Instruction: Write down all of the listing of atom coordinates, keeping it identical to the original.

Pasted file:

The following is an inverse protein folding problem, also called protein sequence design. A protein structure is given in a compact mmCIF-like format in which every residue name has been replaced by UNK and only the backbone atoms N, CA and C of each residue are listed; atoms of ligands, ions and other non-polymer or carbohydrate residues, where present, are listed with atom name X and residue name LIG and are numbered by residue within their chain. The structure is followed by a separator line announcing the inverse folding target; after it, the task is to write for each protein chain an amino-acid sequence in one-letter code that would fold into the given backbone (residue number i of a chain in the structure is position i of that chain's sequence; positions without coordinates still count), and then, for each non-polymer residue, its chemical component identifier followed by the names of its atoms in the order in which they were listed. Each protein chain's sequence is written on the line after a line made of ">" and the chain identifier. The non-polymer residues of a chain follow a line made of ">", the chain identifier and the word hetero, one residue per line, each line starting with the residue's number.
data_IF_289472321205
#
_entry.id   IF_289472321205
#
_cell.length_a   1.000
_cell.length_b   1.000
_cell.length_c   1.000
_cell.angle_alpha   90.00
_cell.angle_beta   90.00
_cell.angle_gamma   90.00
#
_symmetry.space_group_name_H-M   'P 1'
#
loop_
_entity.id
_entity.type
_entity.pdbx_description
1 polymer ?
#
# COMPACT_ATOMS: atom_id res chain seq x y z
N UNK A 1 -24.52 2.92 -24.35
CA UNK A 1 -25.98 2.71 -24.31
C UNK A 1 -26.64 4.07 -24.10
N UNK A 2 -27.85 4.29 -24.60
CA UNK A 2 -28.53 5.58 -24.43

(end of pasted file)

The following is an inverse protein folding problem, also called protein sequence design. A protein structure is given in a compact mmCIF-like format in which every residue name has been replaced by UNK and only the backbone atoms N, CA and C of each residue are listed; atoms of ligands, ions and other non-polymer or carbohydrate residues, where present, are listed with atom name X and residue name LIG and are numbered by residue within their chain. The structure is followed by a separator line announcing the inverse folding target; after it, the task is to write for each protein chain an amino-acid sequence in one-letter code that would fold into the given backbone (residue number i of a chain in the structure is position i of that chain's sequence; positions without coordinates still count), and then, for each non-polymer residue, its chemical component identifier followed by the names of its atoms in the order in which they were listed. Each protein chain's sequence is written on the line after a line made of ">" and the chain identifier. The non-polymer residues of a chain follow a line made of ">", the chain identifier and the word hetero, one residue per line, each line starting with the residue's number.
data_IF_289472321205
#
_entry.id   IF_289472321205
#
_cell.length_a   1.000
_cell.length_b   1.000
_cell.length_c   1.000
_cell.angle_alpha   90.00
_cell.angle_beta   90.00
_cell.angle_gamma   90.00
#
_symmetry.space_group_name_H-M   'P 1'
#
loop_
_entity.id
_entity.type
_entity.pdbx_description
1 polymer ?
#
# COMPACT_ATOMS: atom_id res chain seq x y z
N UNK A 1 -24.52 2.92 -24.35
CA UNK A 1 -25.98 2.71 -24.31
C UNK A 1 -26.64 4.07 -24.10
N UNK A 2 -27.85 4.29 -24.60
CA UNK A 2 -28.53 5.58 -24.43